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Spagnola: What A Walk Down What Now Is Cowboys Memory Lane Forever

FRISCO, Texas – Somewhere Tex Schramm is smiling.

         See, Tex Schramm was big on history. History of the NFL. History of the country. History of those World Wars. You name it.

         But I can remember the one thing Tex seemed to contemplate in his later years, before passing away on July 15, 2003:

Had he done enough during his 83 years on this earth to be remembered? Did he make his mark?

         Silly Texas E. Schramm. Why, in 1991, Tex was inducted into the Pro Football Hall of Fame for his numerous contributions to the NFL and for his tireless work as president and general manager of the highly successful Dallas Cowboys. So, he knew his bust would be in the Hall of Fame rotunda for eternity.

         He also knew he was going into the Ring of Honor at Texas Stadium, his name forever being immortalized with the franchise's greatest players, even if he passed away three months prior to the halftime ceremony.

The guy just wanted to leave a legacy.

         Well, Tex, not to worry. Nor should Tom Landry, Don Meredith or Bob Hayes. If having your names ringing the façade at AT&T Stadium's Ring of Honor level or your busts for all to see in Canton, Ohio, isn't enough, there is now another reminder here at The Star:

         The newly christened Cowboys Ring of Honor Walk, where Cowboys owner Jerry Jones and family have built a tribute to the 21 Ring of Honor members and those to come as part of the Cowboys' sprawling Star complex for all to see.

         And as a public service announcement, you all need to see. Seriously.

         What a Monday it was. Not only were 16 of the 17 living members of this exclusive 21-member Ring of Honor club here for the dedication ceremony of The Walk, but so were representatives of the four members who have passed away. So we're talking Schramm's daughter Kandy Court. Landry's son Tom Jr. Meredith's son Michael. And Hayes' daughter Adrienne Hayes Thomas.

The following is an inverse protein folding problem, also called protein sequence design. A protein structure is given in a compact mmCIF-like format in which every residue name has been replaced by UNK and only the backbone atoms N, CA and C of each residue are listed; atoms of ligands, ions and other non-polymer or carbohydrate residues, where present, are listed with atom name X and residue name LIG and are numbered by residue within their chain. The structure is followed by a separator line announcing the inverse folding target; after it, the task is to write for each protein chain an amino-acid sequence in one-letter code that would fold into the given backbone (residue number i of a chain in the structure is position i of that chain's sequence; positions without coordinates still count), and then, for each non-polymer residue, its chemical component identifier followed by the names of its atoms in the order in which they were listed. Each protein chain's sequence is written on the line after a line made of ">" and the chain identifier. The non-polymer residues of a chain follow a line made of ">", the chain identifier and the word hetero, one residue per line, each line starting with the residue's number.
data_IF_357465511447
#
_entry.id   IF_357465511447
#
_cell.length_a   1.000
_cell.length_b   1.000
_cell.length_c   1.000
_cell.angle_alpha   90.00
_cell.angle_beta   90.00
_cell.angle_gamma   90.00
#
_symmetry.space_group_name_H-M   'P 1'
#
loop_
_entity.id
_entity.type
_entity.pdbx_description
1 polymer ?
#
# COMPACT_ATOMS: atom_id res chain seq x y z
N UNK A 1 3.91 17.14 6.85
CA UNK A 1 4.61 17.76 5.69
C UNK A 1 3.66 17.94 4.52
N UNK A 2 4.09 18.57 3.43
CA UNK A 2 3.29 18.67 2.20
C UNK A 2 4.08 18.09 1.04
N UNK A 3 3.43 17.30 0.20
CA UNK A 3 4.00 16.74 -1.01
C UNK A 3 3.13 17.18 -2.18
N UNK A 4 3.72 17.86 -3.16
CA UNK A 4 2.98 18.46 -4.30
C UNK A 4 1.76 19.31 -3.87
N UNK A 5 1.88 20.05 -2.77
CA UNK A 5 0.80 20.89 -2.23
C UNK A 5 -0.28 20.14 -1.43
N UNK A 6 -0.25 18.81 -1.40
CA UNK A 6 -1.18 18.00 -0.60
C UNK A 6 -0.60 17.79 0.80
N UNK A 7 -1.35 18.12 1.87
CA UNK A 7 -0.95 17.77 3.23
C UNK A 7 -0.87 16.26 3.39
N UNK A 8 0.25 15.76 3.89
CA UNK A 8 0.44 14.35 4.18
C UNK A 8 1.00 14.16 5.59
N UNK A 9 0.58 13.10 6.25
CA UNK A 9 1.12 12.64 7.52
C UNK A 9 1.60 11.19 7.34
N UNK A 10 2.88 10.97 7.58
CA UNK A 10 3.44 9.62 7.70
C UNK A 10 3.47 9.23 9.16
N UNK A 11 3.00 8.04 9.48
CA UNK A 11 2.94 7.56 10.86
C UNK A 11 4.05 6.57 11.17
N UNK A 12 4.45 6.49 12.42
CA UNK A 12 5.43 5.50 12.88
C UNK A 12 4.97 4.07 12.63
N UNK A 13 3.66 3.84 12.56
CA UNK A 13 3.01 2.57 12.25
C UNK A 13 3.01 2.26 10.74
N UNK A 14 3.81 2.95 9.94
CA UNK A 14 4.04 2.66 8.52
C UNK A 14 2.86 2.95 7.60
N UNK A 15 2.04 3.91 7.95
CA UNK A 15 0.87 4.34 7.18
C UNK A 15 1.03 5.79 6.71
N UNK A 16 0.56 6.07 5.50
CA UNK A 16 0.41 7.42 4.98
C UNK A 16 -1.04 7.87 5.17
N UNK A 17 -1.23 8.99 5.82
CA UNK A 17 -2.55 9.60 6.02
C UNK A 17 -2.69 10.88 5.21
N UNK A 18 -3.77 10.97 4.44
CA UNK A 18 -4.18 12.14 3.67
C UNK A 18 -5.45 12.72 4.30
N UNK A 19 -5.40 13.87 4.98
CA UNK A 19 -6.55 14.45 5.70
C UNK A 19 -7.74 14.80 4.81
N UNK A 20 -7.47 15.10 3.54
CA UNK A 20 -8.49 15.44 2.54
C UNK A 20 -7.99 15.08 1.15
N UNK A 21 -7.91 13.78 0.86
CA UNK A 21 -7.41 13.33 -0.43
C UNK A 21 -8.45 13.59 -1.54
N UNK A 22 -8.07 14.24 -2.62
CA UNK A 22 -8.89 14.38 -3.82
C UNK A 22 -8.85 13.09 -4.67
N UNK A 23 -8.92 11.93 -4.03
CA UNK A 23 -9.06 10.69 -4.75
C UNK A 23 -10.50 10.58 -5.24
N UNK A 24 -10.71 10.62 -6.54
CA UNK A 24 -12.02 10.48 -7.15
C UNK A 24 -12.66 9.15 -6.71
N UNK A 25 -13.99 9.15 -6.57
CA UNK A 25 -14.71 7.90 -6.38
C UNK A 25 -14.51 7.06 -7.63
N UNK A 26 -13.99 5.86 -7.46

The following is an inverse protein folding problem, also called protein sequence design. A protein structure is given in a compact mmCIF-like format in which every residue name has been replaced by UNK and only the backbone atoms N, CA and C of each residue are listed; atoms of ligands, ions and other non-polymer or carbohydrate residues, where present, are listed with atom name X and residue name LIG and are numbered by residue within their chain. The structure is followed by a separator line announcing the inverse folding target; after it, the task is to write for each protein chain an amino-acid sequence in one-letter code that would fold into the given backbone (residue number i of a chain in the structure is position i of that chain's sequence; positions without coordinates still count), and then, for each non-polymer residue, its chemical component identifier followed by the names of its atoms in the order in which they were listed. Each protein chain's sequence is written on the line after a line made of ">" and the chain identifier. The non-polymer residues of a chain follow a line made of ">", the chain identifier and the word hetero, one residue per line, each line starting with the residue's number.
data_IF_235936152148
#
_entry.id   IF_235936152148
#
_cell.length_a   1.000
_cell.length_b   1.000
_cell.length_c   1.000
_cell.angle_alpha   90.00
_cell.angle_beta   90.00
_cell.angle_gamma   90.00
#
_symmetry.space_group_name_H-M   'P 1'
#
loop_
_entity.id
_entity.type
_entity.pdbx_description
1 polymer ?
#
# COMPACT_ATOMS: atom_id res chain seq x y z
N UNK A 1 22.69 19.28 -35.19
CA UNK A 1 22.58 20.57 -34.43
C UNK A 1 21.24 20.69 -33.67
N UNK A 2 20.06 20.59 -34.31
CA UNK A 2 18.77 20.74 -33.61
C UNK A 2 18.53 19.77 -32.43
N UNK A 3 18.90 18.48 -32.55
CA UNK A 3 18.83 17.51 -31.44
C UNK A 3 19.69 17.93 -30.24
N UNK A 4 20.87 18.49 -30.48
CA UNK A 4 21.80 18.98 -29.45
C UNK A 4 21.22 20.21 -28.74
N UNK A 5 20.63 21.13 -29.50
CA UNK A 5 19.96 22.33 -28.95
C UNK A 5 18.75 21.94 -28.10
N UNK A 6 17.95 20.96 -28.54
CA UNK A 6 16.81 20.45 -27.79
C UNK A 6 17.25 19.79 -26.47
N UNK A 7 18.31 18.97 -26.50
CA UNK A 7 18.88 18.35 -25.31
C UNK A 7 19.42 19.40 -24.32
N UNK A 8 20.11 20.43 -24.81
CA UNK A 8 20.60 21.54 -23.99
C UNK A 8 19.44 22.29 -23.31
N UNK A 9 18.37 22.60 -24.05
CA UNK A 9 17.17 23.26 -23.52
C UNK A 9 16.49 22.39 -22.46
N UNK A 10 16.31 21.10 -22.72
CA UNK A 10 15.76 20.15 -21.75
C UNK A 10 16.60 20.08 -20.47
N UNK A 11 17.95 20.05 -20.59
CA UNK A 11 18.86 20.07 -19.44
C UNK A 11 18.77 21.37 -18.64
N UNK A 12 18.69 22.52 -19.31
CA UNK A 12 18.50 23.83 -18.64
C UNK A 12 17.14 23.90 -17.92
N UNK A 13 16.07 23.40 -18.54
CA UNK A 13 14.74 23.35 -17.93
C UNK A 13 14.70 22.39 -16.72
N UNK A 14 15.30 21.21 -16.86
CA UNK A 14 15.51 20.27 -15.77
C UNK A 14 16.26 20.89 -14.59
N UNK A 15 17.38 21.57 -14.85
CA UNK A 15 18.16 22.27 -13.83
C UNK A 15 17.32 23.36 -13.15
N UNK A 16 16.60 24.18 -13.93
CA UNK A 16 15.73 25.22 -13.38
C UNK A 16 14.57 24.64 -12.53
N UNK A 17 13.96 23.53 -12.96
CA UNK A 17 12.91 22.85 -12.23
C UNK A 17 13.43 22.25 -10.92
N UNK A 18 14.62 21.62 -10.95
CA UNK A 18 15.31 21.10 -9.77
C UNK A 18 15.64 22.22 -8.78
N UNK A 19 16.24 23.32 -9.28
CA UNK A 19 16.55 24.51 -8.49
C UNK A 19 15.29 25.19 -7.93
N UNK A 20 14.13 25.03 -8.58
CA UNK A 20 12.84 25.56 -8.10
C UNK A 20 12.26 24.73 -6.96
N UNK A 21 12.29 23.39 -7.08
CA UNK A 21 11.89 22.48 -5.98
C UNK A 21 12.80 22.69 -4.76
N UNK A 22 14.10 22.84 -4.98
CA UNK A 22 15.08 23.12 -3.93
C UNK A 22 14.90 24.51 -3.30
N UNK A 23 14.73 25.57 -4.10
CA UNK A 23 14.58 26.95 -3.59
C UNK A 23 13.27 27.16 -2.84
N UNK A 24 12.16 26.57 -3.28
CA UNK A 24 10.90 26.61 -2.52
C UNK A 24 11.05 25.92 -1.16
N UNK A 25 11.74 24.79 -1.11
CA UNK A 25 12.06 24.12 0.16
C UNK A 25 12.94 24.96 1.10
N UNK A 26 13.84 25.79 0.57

Certainly was an emotional time for them. Heck, an emotional time for those of us who knew those guys or knew of them.

         Just take it from Drew Pearson. The original No. 88 said, "Now I know where I want to be buried," referring to his No. 88 display on The Walk.

         Let me tell you, knowing Drew, he was only half-joking.

         For me, someone who's had the opportunity to meet, watch, play or interview 20 of the 21 Ring members – only Chuck Howley has escaped my net – this was like one of those once in a lifetime opportunities. You just don't get all these guys or their family members together like this all at once. You don't. And who knows, this might be the last time they're all together again.

         That group picture is priceless.

         That's why this was such an emotional event, especially when you realize these were the guys who paved the way for this Dallas Cowboys franchise to become what it has been and what it is today. Cowboys owner Jerry Jones had said it and said it over and over again, how the franchise has stood and still stands on these Ring of Honor guys' shoulders.